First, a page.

Ancient Ocean Crossings: Reconsidering the Case for Contacts with the Pre-Columbian Americas
Paints a compelling picture of impressive pre-Columbian cultures and Old World civilizations that, contrary to many prevailing notions, were not isolated from one another
In Ancient Ocean Crossings: Reconsidering the Case for Contacts with the Pre-Columbian Americas, Stephen Jett encourages readers to reevaluate the common belief that there was no significant interchange between the chiefdoms and civilizations of Eurasia and Africa and peoples who occupied the alleged terra incognita beyond the great oceans.
More than a hundred centuries separate the time that Ice Age hunters are conventionally thought to have crossed a land bridge from Asia into North America and the arrival of Columbus in the Bahamas in 1492. Traditional belief has long held that earth’s two hemispheres were essentially cut off from one another as a result of the post-Pleistocene meltwater-fed rising oceans that covered that bridge. The oceans, along with arctic climates and daunting terrestrial distances, formed impermeable barriers to interhemispheric communication. This viewpoint implies that the cultures of the Old World and those of the Americas developed independently.
Drawing on abundant and concrete evidence to support his theory for significant pre-Columbian contacts, Jett suggests that many ancient peoples had both the seafaring capabilities and the motives to cross the oceans and, in fact, did so repeatedly and with great impact. His deep and broad work synthesizes information and ideas from archaeology, geography, linguistics, climatology, oceanography, ethnobotany, genetics, medicine, and the history of navigation and seafaring, making an innovative and persuasive multidisciplinary case for a new understanding of human societies and their diffuse but interconnected development.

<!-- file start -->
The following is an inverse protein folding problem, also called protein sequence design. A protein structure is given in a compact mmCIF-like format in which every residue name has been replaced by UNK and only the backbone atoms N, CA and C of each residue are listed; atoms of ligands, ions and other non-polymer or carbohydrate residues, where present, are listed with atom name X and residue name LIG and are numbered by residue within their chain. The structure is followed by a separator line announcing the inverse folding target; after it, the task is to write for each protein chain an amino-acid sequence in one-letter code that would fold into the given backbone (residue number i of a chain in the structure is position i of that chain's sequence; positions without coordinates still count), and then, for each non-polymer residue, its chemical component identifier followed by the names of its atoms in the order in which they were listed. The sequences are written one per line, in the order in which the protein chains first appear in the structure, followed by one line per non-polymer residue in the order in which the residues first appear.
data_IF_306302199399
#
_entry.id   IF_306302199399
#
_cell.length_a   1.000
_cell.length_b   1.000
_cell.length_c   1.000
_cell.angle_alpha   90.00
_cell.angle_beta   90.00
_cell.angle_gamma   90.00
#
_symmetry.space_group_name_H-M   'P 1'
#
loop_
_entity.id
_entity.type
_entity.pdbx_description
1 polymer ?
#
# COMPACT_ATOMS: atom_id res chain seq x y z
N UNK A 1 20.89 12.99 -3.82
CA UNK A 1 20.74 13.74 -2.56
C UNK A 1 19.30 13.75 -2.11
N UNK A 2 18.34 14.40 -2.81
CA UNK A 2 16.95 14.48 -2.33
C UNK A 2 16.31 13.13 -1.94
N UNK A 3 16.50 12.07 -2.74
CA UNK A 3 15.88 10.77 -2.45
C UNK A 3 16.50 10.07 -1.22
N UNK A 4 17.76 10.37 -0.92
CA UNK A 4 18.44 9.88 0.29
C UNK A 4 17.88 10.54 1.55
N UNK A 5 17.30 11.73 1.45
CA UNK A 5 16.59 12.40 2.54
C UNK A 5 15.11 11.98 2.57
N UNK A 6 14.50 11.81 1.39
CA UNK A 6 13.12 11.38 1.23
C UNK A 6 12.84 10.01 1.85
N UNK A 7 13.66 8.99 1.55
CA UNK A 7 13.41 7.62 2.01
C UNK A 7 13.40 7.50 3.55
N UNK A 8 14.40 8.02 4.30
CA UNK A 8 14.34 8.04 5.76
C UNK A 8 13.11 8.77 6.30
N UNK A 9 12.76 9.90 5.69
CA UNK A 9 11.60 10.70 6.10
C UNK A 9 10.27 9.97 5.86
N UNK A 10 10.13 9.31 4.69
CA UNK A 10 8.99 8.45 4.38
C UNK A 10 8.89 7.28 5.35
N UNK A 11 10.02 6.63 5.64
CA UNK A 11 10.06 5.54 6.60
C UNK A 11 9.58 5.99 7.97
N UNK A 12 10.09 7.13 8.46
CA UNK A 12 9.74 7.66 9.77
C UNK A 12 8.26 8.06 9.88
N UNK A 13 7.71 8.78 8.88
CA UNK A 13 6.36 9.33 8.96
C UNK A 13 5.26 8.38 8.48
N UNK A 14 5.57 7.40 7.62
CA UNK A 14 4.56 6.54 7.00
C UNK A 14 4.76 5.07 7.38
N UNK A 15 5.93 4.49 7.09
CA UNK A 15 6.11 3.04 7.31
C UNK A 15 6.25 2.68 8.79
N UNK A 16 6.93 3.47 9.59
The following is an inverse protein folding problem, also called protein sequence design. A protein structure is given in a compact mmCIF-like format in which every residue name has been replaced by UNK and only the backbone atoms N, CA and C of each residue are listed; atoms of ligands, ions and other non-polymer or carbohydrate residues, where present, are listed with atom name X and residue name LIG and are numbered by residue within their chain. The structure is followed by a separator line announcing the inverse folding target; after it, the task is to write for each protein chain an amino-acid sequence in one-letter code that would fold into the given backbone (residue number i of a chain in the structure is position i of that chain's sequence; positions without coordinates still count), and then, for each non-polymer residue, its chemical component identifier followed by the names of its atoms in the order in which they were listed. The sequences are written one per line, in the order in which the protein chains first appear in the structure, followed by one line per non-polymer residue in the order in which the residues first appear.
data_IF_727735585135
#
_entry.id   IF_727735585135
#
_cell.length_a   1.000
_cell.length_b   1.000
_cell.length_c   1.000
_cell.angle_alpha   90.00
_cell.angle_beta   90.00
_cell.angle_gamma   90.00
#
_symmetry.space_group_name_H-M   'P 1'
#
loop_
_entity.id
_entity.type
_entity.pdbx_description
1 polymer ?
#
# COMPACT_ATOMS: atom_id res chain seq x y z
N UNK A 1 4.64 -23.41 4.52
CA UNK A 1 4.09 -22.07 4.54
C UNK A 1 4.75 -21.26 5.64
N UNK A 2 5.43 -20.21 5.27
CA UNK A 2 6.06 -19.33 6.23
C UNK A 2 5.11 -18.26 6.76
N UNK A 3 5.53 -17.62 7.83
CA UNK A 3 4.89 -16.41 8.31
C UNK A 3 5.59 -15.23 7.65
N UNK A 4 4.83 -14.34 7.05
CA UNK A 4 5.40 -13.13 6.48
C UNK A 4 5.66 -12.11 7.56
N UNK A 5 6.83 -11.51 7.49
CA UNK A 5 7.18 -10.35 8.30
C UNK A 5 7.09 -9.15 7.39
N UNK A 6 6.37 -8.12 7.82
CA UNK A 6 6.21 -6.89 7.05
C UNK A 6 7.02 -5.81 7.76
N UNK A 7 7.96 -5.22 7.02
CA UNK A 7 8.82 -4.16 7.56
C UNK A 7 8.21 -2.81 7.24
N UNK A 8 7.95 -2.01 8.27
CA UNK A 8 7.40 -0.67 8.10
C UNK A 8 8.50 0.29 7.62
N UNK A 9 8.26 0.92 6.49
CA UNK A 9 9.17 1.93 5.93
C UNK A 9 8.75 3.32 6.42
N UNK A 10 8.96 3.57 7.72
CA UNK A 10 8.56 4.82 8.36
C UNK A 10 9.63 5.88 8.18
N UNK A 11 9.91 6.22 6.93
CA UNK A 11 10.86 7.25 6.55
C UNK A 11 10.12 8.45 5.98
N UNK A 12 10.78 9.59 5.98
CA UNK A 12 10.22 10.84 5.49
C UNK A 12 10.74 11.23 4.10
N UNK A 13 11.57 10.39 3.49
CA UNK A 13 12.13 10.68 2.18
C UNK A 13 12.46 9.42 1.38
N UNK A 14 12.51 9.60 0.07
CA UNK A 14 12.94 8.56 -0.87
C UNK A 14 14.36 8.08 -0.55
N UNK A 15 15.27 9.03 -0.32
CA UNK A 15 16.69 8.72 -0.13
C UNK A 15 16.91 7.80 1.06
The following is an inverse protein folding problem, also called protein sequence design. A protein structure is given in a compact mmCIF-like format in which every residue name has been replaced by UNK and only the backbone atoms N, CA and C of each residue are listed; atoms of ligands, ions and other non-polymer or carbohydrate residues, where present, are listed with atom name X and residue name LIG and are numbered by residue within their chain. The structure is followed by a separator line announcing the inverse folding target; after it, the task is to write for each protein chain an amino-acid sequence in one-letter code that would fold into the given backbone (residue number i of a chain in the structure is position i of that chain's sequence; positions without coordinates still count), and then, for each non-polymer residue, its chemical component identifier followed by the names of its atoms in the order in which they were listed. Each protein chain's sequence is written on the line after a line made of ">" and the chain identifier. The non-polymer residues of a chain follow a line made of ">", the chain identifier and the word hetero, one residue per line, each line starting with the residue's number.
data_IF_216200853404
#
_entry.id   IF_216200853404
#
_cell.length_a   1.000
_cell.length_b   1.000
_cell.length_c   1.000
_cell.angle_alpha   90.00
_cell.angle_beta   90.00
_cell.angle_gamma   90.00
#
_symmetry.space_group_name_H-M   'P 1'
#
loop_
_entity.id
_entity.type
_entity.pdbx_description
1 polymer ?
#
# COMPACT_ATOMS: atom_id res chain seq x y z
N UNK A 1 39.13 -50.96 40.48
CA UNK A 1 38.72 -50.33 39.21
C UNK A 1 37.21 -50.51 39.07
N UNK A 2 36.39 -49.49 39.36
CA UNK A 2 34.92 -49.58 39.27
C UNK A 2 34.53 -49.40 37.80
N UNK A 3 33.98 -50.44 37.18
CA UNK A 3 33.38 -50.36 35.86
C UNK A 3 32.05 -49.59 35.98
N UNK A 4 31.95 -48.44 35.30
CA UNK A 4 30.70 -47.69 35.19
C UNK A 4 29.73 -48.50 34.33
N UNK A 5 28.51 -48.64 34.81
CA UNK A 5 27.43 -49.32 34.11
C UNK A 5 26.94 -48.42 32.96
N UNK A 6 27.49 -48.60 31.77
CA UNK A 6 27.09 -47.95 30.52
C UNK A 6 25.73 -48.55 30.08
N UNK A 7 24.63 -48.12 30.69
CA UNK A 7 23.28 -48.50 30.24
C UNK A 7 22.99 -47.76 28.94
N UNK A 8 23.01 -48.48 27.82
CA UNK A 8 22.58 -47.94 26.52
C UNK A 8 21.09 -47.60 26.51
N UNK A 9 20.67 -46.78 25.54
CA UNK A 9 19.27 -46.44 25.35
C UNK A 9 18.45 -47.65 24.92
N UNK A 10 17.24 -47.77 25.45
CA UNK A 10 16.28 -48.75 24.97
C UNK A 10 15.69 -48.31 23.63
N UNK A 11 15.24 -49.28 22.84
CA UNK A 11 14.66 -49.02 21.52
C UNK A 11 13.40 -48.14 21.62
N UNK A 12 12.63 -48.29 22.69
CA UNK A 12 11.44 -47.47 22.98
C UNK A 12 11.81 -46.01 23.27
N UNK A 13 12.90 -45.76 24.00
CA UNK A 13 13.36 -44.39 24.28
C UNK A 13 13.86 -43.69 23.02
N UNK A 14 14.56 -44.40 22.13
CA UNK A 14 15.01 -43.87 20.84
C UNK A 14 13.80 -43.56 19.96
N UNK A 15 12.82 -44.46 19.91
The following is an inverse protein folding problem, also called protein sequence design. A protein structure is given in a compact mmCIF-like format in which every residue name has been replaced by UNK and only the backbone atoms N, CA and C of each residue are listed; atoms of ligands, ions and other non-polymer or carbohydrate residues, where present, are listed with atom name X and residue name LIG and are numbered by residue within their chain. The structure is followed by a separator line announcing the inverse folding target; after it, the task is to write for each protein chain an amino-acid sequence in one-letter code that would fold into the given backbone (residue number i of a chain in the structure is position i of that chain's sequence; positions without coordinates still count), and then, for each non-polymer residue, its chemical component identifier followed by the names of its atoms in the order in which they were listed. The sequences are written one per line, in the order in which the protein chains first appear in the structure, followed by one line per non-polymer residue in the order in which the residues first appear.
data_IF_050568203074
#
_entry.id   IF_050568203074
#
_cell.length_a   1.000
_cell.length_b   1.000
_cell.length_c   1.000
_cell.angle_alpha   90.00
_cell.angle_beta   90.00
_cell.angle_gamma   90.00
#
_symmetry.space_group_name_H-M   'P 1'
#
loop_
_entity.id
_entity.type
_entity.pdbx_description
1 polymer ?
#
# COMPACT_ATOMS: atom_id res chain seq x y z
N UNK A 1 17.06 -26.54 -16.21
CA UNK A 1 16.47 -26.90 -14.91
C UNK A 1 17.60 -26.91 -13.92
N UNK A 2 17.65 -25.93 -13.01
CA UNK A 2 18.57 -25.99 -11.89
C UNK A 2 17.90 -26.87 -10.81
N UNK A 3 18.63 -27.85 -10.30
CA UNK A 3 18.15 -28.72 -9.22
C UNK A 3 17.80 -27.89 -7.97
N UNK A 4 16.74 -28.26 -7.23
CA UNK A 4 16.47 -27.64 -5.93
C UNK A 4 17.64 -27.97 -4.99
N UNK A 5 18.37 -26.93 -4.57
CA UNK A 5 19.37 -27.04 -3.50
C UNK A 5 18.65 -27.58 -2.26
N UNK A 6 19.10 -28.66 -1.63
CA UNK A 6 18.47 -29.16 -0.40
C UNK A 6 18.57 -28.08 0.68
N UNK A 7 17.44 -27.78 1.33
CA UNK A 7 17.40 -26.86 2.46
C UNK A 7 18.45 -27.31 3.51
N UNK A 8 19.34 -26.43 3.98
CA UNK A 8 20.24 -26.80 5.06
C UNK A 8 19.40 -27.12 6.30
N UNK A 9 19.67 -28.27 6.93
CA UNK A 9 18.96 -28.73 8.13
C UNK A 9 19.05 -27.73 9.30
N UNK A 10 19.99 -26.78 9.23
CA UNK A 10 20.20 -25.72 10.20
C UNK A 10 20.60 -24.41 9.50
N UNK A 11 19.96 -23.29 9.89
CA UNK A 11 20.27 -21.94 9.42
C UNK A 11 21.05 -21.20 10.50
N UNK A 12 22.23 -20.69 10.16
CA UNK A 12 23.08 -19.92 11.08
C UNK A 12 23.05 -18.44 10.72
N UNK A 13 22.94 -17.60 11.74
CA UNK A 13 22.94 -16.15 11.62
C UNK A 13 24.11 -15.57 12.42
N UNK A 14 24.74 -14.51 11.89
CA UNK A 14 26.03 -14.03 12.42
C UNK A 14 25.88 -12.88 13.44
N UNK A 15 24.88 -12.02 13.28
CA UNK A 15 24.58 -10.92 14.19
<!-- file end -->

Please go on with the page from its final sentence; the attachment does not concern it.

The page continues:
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absence Africa ancient anthropologist archaeological archaeologist areas artifacts Asian Atlantic boats canoes carried century chapter China Chinese circa coast coastal Columbus Columbus’s craft crew crossings cultural currents depicted despite discovery diseases distance domesticated drift voyages early East Easter Island eastern Egypt Egyptian especially Europe European evidence example exploration fact feet Fusang genetic geographer Greek haplogroups Hemisphere Heyerdahl historian hull human Iceland Indian Ocean Islands Japan Jett junks known Kon-Tiki land latitude least lugsail maize maritime masts medieval Mediterranean Mesoamerica Mexico migration miles millennium modern mtDNA Native Americans navigation Norse North northern occurred Oceania Old World one’s overseas Pacific Pacific islands percent Peru plants Polynesian populations post-Columbian pre-Columbian present rafts recorded region rigging Roman rudder sail sailing-rafts sailors ships shipworm South America Southeast Asia spritsail stars survive Tim Severin tion trade traditional transoceanic contacts vessels watercraft West western wheel winds wrote